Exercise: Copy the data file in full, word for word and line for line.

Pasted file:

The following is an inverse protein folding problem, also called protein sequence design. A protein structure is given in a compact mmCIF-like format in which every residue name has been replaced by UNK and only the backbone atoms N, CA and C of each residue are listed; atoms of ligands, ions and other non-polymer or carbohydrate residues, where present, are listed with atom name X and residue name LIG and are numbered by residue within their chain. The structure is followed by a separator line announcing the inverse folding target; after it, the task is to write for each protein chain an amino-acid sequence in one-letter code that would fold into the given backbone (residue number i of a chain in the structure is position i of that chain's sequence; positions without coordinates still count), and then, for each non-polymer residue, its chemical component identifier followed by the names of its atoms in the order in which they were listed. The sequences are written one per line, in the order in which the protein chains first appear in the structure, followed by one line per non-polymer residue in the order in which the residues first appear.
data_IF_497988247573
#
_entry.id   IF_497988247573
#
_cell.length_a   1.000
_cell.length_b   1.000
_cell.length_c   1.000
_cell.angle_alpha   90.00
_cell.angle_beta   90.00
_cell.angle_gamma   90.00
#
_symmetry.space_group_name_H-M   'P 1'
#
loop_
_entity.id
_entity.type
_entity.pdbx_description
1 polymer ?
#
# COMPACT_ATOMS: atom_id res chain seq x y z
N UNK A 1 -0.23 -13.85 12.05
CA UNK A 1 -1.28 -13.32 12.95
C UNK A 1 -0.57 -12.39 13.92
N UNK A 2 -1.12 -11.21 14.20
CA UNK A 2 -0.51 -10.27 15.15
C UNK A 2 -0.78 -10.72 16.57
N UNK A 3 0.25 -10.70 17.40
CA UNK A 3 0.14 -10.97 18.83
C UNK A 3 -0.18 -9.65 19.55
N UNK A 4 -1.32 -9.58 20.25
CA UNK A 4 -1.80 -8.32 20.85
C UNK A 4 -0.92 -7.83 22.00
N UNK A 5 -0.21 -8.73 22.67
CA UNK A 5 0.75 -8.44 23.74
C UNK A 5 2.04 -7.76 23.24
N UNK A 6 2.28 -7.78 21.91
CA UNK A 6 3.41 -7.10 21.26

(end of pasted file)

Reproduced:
The following is an inverse protein folding problem, also called protein sequence design. A protein structure is given in a compact mmCIF-like format in which every residue name has been replaced by UNK and only the backbone atoms N, CA and C of each residue are listed; atoms of ligands, ions and other non-polymer or carbohydrate residues, where present, are listed with atom name X and residue name LIG and are numbered by residue within their chain. The structure is followed by a separator line announcing the inverse folding target; after it, the task is to write for each protein chain an amino-acid sequence in one-letter code that would fold into the given backbone (residue number i of a chain in the structure is position i of that chain's sequence; positions without coordinates still count), and then, for each non-polymer residue, its chemical component identifier followed by the names of its atoms in the order in which they were listed. The sequences are written one per line, in the order in which the protein chains first appear in the structure, followed by one line per non-polymer residue in the order in which the residues first appear.
data_IF_497988247573
#
_entry.id   IF_497988247573
#
_cell.length_a   1.000
_cell.length_b   1.000
_cell.length_c   1.000
_cell.angle_alpha   90.00
_cell.angle_beta   90.00
_cell.angle_gamma   90.00
#
_symmetry.space_group_name_H-M   'P 1'
#
loop_
_entity.id
_entity.type
_entity.pdbx_description
1 polymer ?
#
# COMPACT_ATOMS: atom_id res chain seq x y z
N UNK A 1 -0.23 -13.85 12.05
CA UNK A 1 -1.28 -13.32 12.95
C UNK A 1 -0.57 -12.39 13.92
N UNK A 2 -1.12 -11.21 14.20
CA UNK A 2 -0.51 -10.27 15.15
C UNK A 2 -0.78 -10.72 16.57
N UNK A 3 0.25 -10.70 17.40
CA UNK A 3 0.14 -10.97 18.83
C UNK A 3 -0.18 -9.65 19.55
N UNK A 4 -1.32 -9.58 20.25
CA UNK A 4 -1.80 -8.32 20.85
C UNK A 4 -0.92 -7.83 22.00
N UNK A 5 -0.21 -8.73 22.67
CA UNK A 5 0.75 -8.44 23.74
C UNK A 5 2.04 -7.76 23.24
N UNK A 6 2.28 -7.78 21.91
CA UNK A 6 3.41 -7.10 21.26